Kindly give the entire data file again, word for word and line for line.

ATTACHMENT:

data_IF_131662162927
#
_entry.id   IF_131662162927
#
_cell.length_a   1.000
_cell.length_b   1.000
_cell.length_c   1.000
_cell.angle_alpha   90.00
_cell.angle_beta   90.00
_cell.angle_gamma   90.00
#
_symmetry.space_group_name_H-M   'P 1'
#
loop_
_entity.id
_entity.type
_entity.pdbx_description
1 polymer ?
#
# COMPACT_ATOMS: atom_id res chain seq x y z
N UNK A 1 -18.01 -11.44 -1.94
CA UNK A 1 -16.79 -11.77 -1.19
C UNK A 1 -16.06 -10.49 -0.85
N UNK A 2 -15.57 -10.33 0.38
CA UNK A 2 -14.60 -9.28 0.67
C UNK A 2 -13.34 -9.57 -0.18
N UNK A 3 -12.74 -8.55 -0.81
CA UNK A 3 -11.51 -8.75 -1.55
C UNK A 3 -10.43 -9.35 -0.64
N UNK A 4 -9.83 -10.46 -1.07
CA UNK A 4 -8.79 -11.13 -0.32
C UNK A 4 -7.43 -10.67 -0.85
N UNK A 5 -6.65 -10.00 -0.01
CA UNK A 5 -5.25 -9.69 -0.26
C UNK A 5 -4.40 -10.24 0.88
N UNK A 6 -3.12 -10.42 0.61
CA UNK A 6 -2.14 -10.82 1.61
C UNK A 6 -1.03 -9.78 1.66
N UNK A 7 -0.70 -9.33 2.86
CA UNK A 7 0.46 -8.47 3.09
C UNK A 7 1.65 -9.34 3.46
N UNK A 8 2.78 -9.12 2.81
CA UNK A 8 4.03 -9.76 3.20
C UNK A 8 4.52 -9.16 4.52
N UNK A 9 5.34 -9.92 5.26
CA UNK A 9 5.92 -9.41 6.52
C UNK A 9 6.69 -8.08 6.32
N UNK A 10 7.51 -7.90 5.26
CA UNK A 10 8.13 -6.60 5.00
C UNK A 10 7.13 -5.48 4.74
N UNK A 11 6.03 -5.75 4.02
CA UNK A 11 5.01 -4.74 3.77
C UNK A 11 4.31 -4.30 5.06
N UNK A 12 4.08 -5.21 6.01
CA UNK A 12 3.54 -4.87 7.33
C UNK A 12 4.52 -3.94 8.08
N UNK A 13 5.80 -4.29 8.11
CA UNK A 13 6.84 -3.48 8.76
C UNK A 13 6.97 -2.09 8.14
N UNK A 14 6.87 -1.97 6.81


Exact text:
data_IF_131662162927
#
_entry.id   IF_131662162927
#
_cell.length_a   1.000
_cell.length_b   1.000
_cell.length_c   1.000
_cell.angle_alpha   90.00
_cell.angle_beta   90.00
_cell.angle_gamma   90.00
#
_symmetry.space_group_name_H-M   'P 1'
#
loop_
_entity.id
_entity.type
_entity.pdbx_description
1 polymer ?
#
# COMPACT_ATOMS: atom_id res chain seq x y z
N UNK A 1 -18.01 -11.44 -1.94
CA UNK A 1 -16.79 -11.77 -1.19
C UNK A 1 -16.06 -10.49 -0.85
N UNK A 2 -15.57 -10.33 0.38
CA UNK A 2 -14.60 -9.28 0.67
C UNK A 2 -13.34 -9.57 -0.18
N UNK A 3 -12.74 -8.55 -0.81
CA UNK A 3 -11.51 -8.75 -1.55
C UNK A 3 -10.43 -9.35 -0.64
N UNK A 4 -9.83 -10.46 -1.07
CA UNK A 4 -8.79 -11.13 -0.32
C UNK A 4 -7.43 -10.67 -0.85
N UNK A 5 -6.65 -10.00 -0.01
CA UNK A 5 -5.25 -9.69 -0.26
C UNK A 5 -4.40 -10.24 0.88
N UNK A 6 -3.12 -10.42 0.61
CA UNK A 6 -2.14 -10.82 1.61
C UNK A 6 -1.03 -9.78 1.66
N UNK A 7 -0.70 -9.33 2.86
CA UNK A 7 0.46 -8.47 3.09
C UNK A 7 1.65 -9.34 3.46
N UNK A 8 2.78 -9.12 2.81
CA UNK A 8 4.03 -9.76 3.20
C UNK A 8 4.52 -9.16 4.52
N UNK A 9 5.34 -9.92 5.26
CA UNK A 9 5.92 -9.41 6.52
C UNK A 9 6.69 -8.08 6.32
N UNK A 10 7.51 -7.90 5.26
CA UNK A 10 8.13 -6.60 5.00
C UNK A 10 7.13 -5.48 4.74
N UNK A 11 6.03 -5.75 4.02
CA UNK A 11 5.01 -4.74 3.77
C UNK A 11 4.31 -4.30 5.06
N UNK A 12 4.08 -5.21 6.01
CA UNK A 12 3.54 -4.87 7.33
C UNK A 12 4.52 -3.94 8.08
N UNK A 13 5.80 -4.29 8.11
CA UNK A 13 6.84 -3.48 8.76
C UNK A 13 6.97 -2.09 8.14
N UNK A 14 6.87 -1.97 6.81